Sometimes, no matter your best efforts, you’ll find yourself stuck in a rut, bored with your work and yourself. At such times, here are a few techniques that may nudge or jolt you out of that mood.
Archive for the ‘Information Center’ Category
More than two thousand years ago, the strategist Sun Tzu wrote that the warrior skilled in indirect warfare is as inexhaustible as Heaven and Earth, as unending as rivers and streams, and passes away only to return like the four seasons.
Need a new system or simply need to get your submissions organized in the first place? Check out these 5 resources that can help you keep on submitting, sans stress.
Determining when work passes into the public domain is tricky. There are resources online that can help.
This sample DMCA form generates an email which authors may use as a model when sending a DMCA notice to a site infringing upon their copyrighted material.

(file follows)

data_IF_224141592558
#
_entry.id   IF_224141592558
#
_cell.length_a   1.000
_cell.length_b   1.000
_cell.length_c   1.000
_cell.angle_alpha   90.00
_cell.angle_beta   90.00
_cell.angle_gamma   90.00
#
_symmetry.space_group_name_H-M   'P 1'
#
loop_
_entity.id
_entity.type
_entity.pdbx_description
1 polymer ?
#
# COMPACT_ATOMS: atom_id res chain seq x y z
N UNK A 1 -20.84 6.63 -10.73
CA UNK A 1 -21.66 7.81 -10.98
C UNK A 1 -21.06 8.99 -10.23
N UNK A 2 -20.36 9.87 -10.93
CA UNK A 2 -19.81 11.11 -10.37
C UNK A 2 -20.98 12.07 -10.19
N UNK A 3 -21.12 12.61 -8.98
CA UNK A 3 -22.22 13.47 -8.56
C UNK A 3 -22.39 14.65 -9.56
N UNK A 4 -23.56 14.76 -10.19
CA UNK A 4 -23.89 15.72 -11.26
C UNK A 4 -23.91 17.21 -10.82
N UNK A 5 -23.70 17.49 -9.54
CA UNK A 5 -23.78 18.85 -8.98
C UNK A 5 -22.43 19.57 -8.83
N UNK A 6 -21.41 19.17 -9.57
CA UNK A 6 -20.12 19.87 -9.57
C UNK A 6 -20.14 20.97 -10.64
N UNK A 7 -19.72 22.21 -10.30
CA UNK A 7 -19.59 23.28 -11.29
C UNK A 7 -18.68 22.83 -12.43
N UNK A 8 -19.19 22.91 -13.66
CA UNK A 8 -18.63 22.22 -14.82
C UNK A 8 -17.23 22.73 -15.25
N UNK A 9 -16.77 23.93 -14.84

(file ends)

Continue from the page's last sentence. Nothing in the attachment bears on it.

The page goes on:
by Cat Rambo 1. Any debate about the current struggle between electronic and traditional print publishing begins with this fact: no one thinks that online publishing will not eventually overtake the traditional, hold-in-your-hand, made-of-dead-trees model. While you may well continue to be able to slip something paperback-sized into your back pocket two decades down the […]
The website http://reading.kicks-ass.net/ contains a significant amount of material that is recognizably copyrighted by our members. Often sites which post material without permission are outside the United States and governed by different copyright rules. In this instance the hosting company’s policy explicitly prohibits distribution of copyrighted materials. Legally, DMCA notices must come from the […]
I never thought I’d be re-visiting the issue of literary agents charging reading fees. After all, the problems inherent in the charging of reading fees are recognized by all four literary agents’ profession…
Self-promotion: a subject much on many writers’ minds. All across the Internet, new authors are urged to be proactive in publicizing themselves and their books–to build a “brand.” But what to do? And how much?
A frequent question, especially among self- and small press-published authors, is how books get into libraries, and what authors can do to help. Today, guest blogger and public librarian Abigail Goben explains how libraries choose the books they purchase–and what authors should (and shouldn’t) do to play a part in that process.